And I think that he’s serious as a heart attack about the cuts. We’ve seen it in his dealings in private industry. Cut services so low in nursing homes, that patients literally die. All so the investors can suck the last of the profits out before it all implodes.

    He really doesn’t care about the poor and disabled. To them, they are but a stepping stone to more money in his pockets through takeaways and service cuts, while maintaining the artificially low tax rates.

    It’s immoral, but his past doesn’t indicate he actually cares about anything but what goes into his wallet.


  8. - vole - Friday, Feb 27, 15 @ 11:28 am:

    Surprise, surprise. For how many years have I been reading on this site that “solving” this budget crisis is going to take both cuts and revenues. So, who, among Rauner’s staff is going to tell him he is wrong? He probably already knows it but is serving the poor cuts up first before serving up the rest of the sacrifice sandwich on everyone else. That is if “everyone” really means anything.


  9. - forwhatitsworth - Friday, Feb 27, 15 @ 11:30 am:

    Appropriate title for this story and situation.


  10. - VanillaMan - Friday, Feb 27, 15 @ 11:37 am:

    Its not about the numbers - it is about the politics being so badly played by the new administration. Rauner wasn’t elected to fight as an anti-union anti-government conservative and he actually went out of his way all last year to assure us that he wasn’t.

    So, right off the bat, he exposed himself as a liar to everyone who thought he wasn’t what his political opponents said he was, and confirmed to his critics their worse fears. Find a way to build a trusting relationship for compromise after that fiasco!

    His budget was an opportunity wasted. He says he is willing to take arrows, but he doesn’t seem aware that he is a porcupine filled with self-inflicted arrows already. Polls show he is bleeding popularity at a rate he can’t afford politically. Instead of proving that a Republican can make a BLUE state function, he is proving the opposite.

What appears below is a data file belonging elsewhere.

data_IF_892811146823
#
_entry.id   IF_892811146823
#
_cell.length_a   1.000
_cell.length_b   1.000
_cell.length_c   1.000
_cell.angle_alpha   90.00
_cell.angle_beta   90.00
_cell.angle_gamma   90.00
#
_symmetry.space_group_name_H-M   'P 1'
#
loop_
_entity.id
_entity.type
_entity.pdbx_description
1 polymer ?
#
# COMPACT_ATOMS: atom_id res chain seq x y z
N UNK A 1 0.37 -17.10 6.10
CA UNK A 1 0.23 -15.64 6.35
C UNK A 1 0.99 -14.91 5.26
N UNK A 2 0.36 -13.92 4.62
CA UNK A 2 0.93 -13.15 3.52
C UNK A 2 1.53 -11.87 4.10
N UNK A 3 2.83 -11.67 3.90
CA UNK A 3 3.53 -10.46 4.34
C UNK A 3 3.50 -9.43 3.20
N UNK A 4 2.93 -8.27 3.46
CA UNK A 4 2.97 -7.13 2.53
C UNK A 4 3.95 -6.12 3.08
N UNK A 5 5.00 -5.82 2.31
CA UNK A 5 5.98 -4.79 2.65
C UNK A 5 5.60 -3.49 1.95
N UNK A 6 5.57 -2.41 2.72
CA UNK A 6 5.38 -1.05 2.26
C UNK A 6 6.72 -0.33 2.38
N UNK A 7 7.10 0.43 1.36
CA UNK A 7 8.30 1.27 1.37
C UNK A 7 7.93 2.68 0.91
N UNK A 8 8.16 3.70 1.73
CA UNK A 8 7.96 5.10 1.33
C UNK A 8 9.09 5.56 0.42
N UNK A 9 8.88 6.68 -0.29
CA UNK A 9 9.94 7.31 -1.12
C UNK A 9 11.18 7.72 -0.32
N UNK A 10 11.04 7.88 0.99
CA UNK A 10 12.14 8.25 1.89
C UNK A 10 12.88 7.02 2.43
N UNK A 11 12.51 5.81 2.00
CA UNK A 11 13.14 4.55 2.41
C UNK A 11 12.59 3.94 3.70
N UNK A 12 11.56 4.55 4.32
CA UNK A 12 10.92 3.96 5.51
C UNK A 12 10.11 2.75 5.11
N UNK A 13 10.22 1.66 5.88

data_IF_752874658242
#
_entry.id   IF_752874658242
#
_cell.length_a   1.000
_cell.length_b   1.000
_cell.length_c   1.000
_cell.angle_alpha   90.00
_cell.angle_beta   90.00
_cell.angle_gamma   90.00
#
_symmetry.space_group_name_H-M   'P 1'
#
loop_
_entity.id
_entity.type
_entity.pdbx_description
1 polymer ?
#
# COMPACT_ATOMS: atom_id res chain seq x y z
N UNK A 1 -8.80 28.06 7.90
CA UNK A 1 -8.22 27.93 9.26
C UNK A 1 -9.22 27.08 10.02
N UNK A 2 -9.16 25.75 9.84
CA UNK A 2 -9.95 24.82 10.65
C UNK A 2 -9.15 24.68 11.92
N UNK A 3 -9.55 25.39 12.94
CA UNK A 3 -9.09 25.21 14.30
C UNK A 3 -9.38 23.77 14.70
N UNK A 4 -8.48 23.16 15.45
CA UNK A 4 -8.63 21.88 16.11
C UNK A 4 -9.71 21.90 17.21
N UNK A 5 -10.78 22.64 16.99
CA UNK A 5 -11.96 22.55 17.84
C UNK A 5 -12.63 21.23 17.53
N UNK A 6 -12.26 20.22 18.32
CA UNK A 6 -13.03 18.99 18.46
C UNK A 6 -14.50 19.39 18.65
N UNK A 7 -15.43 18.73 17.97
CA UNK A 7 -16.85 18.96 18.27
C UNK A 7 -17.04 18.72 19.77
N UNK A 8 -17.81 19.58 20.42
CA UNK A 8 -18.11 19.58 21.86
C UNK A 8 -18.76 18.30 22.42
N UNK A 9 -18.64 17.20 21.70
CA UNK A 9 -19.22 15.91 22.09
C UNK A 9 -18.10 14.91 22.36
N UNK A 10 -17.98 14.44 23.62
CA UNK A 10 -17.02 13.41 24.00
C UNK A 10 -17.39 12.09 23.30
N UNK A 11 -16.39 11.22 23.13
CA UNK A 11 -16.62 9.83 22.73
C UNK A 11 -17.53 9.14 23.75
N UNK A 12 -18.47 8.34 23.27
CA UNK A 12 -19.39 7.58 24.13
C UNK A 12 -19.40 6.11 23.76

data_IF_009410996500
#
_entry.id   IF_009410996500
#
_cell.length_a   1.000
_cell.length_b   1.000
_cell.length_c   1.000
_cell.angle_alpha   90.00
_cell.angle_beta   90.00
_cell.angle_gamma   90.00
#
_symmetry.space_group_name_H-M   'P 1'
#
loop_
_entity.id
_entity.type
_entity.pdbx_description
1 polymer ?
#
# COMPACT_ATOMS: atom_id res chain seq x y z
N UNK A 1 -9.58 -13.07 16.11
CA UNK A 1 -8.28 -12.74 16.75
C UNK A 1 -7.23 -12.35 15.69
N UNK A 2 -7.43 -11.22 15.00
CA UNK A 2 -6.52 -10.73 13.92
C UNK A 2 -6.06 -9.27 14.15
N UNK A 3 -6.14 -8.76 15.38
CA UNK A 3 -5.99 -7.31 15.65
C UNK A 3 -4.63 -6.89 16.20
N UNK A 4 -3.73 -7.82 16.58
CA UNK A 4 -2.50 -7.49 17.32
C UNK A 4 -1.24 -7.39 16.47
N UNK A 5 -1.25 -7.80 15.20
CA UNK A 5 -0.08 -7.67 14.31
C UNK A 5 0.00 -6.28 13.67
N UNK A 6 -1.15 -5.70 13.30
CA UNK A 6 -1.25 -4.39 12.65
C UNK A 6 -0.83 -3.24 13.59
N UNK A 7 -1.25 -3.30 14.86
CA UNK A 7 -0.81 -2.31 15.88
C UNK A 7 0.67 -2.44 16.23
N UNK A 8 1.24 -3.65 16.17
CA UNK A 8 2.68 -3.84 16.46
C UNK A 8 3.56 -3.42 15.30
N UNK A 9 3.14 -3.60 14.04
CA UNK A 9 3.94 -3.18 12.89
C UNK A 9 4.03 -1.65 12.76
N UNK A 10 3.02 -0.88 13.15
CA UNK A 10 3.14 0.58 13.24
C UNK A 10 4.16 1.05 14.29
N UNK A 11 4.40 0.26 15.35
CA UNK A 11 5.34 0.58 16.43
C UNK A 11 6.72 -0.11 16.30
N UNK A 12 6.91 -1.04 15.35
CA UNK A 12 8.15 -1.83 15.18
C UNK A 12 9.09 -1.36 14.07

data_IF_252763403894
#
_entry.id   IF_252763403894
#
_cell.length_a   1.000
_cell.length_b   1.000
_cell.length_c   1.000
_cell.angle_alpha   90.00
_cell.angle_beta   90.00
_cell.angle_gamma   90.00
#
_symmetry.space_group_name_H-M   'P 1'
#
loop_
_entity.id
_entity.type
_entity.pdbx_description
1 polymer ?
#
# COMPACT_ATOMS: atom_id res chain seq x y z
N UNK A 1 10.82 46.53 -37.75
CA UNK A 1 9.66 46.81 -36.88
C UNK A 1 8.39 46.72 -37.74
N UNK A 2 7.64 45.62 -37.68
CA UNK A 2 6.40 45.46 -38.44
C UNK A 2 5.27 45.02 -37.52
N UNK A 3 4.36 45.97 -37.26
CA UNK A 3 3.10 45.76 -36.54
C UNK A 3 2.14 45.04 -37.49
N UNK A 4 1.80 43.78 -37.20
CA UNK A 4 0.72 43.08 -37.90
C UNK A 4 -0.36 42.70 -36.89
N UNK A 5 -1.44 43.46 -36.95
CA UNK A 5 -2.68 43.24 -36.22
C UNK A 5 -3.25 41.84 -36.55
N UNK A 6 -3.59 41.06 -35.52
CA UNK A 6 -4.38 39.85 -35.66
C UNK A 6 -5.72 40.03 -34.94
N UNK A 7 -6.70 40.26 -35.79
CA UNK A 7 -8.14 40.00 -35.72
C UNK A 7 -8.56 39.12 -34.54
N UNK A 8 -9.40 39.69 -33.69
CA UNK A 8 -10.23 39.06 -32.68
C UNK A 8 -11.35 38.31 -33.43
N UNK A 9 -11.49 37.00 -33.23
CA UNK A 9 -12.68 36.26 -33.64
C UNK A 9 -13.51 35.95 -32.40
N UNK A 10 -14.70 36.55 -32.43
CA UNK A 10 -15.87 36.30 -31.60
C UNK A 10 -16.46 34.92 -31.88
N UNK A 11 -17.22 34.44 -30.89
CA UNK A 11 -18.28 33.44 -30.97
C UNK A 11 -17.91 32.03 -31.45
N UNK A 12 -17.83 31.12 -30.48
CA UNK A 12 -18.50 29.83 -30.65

What gives? Jim Edgar told me in a group once that his biggest rookie mistake was being too honest in what he wanted within his budget, not leaving enough room in it to cut a good deal. After his first budget, he would ensure that his numbers included room for bargaining and few knew where he really wanted to end up until after the budget was signed.

    That was 25 years ago. An entirely different reality for Illinois. Edgar was a governor from a different GOP than today’s. He was an established SOS and statewide political leader. He was called, “Little Jim”, because the previous governor was beloved as “Big Jim”. Edgar had a set of positive experiences in the public eye before presenting his first budget. Edgar didn’t have to prove himself.

    Rauner had to. After over a decade of scandal and uselessness, the ILGOP is still a very small minority party. The new governor is an outsider to a political party too comatose to win against Quinn in a national GOP landslide, or against Blagojevich as he was being fitted for an orange prison jumpsuit. Rauner has to prove to Illinoisans what Jim Edgar did not have to prove.

    And right now, Rauner is failing.


  11. - Wordslinger - Friday, Feb 27, 15 @ 11:39 am:

    Guy, don’t you think those Rauner voters are going to be a little honked that he’s been lying to them for two years?


  12. - Anonymous - Friday, Feb 27, 15 @ 11:55 am:

    Unfortunately, no candidate of either party can tell the truth because, lets face it, voters don’t want to hear the truth. We want all of the services, low taxes and whatever my special interest is, don’t touch it and give it lots more money. Said state of affairs for sure.


  13. - A guy - Friday, Feb 27, 15 @ 11:56 am:

    ====Wordslinger - Friday, Feb 27, 15 @ 11:39 am:

    Guy, don’t you think those Rauner voters are going to be a little honked that he’s been lying to them for two years?====

    I’m just going to assume you’re serious since we’ve had one strong serious agreement thus far today.

    I think his voters (honked or not) will be more satisfied hearing from him that he’s turned over every rock and looked in every cranny for waste and opportunity. He’s already suggested to them that despite knowing things were horrible, they’re even more horrible than previously imagined. (I know you view this statement with cynicism, but set that aside for a moment)

    He’s methodically made the case for cuts and maintained a provision for some new revenue. And he did that even while campaigning…i.e. Income tax at 5% and lowering it over a greater period of time to 3%.